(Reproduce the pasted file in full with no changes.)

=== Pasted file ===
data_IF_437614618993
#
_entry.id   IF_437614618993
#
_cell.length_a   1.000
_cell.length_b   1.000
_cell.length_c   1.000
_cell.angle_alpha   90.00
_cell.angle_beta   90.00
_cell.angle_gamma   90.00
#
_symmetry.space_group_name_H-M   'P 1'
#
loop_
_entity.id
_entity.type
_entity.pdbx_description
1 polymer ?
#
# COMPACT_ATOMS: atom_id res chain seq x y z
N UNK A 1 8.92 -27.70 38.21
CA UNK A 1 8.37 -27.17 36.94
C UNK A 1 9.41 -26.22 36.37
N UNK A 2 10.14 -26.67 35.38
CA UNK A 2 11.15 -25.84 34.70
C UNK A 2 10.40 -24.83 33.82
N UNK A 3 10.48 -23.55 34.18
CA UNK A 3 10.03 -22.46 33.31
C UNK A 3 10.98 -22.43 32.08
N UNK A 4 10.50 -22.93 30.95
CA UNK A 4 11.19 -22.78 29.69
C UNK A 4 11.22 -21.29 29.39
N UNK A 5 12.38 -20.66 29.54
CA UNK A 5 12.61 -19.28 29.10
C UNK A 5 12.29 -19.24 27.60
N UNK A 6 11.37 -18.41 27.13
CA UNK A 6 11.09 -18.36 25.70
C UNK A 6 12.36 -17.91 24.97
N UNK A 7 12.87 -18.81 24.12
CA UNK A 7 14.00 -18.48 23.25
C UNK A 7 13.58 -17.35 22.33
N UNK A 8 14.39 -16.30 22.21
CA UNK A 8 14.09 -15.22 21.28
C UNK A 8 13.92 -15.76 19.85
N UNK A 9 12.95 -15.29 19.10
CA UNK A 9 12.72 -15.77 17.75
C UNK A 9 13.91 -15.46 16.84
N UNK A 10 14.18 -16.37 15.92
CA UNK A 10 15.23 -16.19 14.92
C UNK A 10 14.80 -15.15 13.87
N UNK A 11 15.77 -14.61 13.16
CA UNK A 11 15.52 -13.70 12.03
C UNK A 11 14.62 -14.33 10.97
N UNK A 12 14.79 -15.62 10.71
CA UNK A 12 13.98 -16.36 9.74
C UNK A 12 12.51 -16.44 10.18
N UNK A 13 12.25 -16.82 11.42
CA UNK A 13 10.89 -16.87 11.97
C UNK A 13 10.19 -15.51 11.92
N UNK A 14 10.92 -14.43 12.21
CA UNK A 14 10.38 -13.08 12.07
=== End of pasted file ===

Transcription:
data_IF_437614618993
#
_entry.id   IF_437614618993
#
_cell.length_a   1.000
_cell.length_b   1.000
_cell.length_c   1.000
_cell.angle_alpha   90.00
_cell.angle_beta   90.00
_cell.angle_gamma   90.00
#
_symmetry.space_group_name_H-M   'P 1'
#
loop_
_entity.id
_entity.type
_entity.pdbx_description
1 polymer ?
#
# COMPACT_ATOMS: atom_id res chain seq x y z
N UNK A 1 8.92 -27.70 38.21
CA UNK A 1 8.37 -27.17 36.94
C UNK A 1 9.41 -26.22 36.37
N UNK A 2 10.14 -26.67 35.38
CA UNK A 2 11.15 -25.84 34.70
C UNK A 2 10.40 -24.83 33.82
N UNK A 3 10.48 -23.55 34.18
CA UNK A 3 10.03 -22.46 33.31
C UNK A 3 10.98 -22.43 32.08
N UNK A 4 10.50 -22.93 30.95
CA UNK A 4 11.19 -22.78 29.69
C UNK A 4 11.22 -21.29 29.39
N UNK A 5 12.38 -20.66 29.54
CA UNK A 5 12.61 -19.28 29.10
C UNK A 5 12.29 -19.24 27.60
N UNK A 6 11.37 -18.41 27.13
CA UNK A 6 11.09 -18.36 25.70
C UNK A 6 12.36 -17.91 24.97
N UNK A 7 12.87 -18.81 24.12
CA UNK A 7 14.00 -18.48 23.25
C UNK A 7 13.58 -17.35 22.33
N UNK A 8 14.39 -16.30 22.21
CA UNK A 8 14.09 -15.22 21.28
C UNK A 8 13.92 -15.76 19.85
N UNK A 9 12.95 -15.29 19.10
CA UNK A 9 12.72 -15.77 17.75
C UNK A 9 13.91 -15.46 16.84
N UNK A 10 14.18 -16.37 15.92
CA UNK A 10 15.23 -16.19 14.92
C UNK A 10 14.80 -15.15 13.87
N UNK A 11 15.77 -14.61 13.16
CA UNK A 11 15.52 -13.70 12.03
C UNK A 11 14.62 -14.33 10.97
N UNK A 12 14.79 -15.62 10.71
CA UNK A 12 13.98 -16.36 9.74
C UNK A 12 12.51 -16.44 10.18
N UNK A 13 12.25 -16.82 11.42
CA UNK A 13 10.89 -16.87 11.97
C UNK A 13 10.19 -15.51 11.92
N UNK A 14 10.92 -14.43 12.21
CA UNK A 14 10.38 -13.08 12.07